If elder abuse and neglect strikes you or someone you love, it is important to ensure there is full, legal accountability. But how is that done? The accountability can take different forms, both under the civil law and criminal law.
If the misconduct is intentional or particularly abhorrent, then criminal charges may be filed against those involved. Prosecutors make the determination as to whether the situation involves the breaking of a law in the state criminal code. Potential penalties in these cases may include jail time, probation, fines, or various other punishments.
Alternatively, those individuals directly harmed by the mistreatment (or their families) decide to pursue accountability under the civil law. In civil lawsuits alleging elder neglect, the potential outcome is usually not a “punishment” for the wrongdoer but instead compensation to help the one harmed.
Within the civil justice system, there are various legal arguments or avenues that can be pursued to have one’s rights vindicated. On one hand there are general “common law” negligence claims. This refers to general rules built up over the centuries that allow all those harmed by misconduct in different situations--from car accidents to elder neglect--to recover from those responsible.
Increasingly, however, Illinois residents affected by elder abuse take advantage of statutory laws that protect residents and provide a “cause of action” for those hurt to pursue remedies under the civil law. These elder law statutes were specifically debated and passed by legislators in Springfield, signaling the importance placed on the issue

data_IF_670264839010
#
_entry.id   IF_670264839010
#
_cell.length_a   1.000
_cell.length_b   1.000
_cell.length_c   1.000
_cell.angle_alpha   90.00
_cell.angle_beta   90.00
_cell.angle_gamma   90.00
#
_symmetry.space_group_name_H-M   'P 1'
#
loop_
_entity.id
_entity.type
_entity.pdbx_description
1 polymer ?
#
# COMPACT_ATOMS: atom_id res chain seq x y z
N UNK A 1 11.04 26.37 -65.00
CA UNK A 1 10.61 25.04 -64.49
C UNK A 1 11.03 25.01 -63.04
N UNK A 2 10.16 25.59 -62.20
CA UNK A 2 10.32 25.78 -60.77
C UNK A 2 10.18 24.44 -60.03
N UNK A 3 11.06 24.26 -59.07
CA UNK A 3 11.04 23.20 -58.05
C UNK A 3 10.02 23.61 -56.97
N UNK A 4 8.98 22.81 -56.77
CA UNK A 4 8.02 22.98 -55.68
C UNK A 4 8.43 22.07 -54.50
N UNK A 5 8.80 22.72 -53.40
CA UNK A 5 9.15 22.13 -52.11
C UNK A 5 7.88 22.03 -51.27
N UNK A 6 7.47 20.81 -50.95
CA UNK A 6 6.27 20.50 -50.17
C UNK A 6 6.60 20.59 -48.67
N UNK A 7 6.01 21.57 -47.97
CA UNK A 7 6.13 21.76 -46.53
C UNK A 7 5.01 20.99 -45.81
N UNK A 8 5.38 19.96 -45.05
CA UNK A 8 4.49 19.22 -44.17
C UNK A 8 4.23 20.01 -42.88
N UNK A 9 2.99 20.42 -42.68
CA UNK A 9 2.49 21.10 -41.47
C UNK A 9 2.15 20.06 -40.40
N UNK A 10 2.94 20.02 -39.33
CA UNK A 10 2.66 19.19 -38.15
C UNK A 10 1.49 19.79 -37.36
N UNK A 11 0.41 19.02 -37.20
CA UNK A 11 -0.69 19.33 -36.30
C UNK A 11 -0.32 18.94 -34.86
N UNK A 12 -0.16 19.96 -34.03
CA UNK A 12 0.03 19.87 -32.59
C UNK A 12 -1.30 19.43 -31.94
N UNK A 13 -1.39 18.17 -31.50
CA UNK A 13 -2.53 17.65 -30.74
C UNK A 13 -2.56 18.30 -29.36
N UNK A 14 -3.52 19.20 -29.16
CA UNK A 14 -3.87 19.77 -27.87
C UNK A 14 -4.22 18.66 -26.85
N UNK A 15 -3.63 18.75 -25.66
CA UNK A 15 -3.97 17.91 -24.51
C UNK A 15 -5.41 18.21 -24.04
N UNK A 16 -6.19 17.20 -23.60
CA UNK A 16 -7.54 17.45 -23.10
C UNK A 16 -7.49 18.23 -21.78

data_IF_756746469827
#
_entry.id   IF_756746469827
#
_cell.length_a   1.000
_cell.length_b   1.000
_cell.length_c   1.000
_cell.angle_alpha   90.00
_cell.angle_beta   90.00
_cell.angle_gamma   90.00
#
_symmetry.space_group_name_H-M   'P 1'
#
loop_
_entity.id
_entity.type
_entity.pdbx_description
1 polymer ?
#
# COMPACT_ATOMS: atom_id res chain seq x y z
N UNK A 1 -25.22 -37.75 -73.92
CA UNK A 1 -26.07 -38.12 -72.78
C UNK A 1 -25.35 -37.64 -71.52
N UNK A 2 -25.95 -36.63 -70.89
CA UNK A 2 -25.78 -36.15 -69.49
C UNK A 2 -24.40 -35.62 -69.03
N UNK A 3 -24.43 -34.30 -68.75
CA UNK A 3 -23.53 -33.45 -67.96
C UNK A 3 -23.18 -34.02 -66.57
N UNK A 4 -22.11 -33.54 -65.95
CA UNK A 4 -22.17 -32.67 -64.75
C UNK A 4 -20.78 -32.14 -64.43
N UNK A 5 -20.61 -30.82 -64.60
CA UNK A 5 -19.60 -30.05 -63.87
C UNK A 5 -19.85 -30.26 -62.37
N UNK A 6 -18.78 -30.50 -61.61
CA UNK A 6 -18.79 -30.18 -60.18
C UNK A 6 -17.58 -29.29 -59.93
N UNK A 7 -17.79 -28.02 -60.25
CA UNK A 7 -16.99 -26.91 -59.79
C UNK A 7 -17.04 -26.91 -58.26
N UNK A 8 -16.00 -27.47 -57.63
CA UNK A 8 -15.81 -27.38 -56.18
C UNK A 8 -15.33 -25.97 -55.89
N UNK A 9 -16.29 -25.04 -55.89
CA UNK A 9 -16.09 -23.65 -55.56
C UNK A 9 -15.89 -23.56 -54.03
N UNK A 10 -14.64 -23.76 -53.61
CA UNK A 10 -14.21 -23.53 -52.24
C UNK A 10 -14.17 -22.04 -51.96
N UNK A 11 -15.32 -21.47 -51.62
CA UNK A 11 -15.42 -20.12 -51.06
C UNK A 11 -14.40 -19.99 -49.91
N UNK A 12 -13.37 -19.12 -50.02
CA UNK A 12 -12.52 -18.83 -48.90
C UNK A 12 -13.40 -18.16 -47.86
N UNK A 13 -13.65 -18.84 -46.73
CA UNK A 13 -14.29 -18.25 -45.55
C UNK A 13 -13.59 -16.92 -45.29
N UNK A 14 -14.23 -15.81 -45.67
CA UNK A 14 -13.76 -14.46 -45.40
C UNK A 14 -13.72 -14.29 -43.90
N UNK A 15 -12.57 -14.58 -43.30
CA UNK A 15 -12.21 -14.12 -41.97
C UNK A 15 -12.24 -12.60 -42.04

Of course, deciphering all of this is the work of nursing home neglect attorneys. But it is important for all residents to know that Illinois has particularly robust statutory laws in place protecting seniors. The State of Illinois Department on Aging published a helpful brochure online that discusses our Elder Abuse and Neglect Act in addition to other laws that affect the rights of seniors. It is worth browsing the statute to get a feel for the issues involved.
A New Trend?
Unfortunately, not every state takes elder abuse and neglect as seriously as Illinois. Across the country there are different rules regarding how nursing homes must act, what rights residents have, and many other senior-related manner. However, likely spurred by demographic trends which suggest a “graying” of America, many more states are passing laws like those in Illinois to explicitly protect the elderly community.
For example, policymakers in our neighboring state of Iowa are working this spring to change laws to better protect seniors. A Globe Gazette story notes that while Iowa is one of the “oldest” states on average, they do not have many statutes on the books protecting elderly residents. In an effort to correct the imbalance, many senior-care advocates are working to pass laws there that protect more individuals, particularly seniors who are at risk but not necessary fully dependent on others. For instance, this may include changing state laws related to powers of attorney affecting older residents and other efforts to prevent the financial exploitation of seniors.
Hopefully these measures pass in Iowa and elsewhere to better protect seniors in all living situations.
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